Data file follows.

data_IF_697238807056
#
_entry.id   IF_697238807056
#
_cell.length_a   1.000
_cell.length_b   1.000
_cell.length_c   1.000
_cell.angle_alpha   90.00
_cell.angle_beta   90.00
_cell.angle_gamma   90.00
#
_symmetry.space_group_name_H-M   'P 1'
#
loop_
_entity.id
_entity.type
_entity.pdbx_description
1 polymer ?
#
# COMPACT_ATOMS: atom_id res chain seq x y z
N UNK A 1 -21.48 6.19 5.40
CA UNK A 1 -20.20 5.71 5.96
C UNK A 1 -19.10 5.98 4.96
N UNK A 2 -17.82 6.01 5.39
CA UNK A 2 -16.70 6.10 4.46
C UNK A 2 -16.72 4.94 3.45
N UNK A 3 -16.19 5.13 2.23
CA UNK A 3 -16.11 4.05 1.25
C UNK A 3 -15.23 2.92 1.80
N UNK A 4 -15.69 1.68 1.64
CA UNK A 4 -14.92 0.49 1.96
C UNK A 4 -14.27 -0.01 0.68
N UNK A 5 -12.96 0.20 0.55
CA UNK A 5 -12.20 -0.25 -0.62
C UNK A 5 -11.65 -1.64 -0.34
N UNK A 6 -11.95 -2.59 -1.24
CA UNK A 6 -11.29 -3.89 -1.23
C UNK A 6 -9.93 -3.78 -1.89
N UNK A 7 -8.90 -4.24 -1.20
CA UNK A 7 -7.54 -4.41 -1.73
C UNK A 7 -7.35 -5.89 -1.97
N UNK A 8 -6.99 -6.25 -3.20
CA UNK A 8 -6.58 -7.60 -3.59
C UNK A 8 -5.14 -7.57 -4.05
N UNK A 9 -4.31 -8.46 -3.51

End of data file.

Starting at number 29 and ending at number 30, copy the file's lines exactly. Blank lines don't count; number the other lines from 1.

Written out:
C UNK A 3 -15.23 2.92 1.80
N UNK A 4 -15.69 1.68 1.64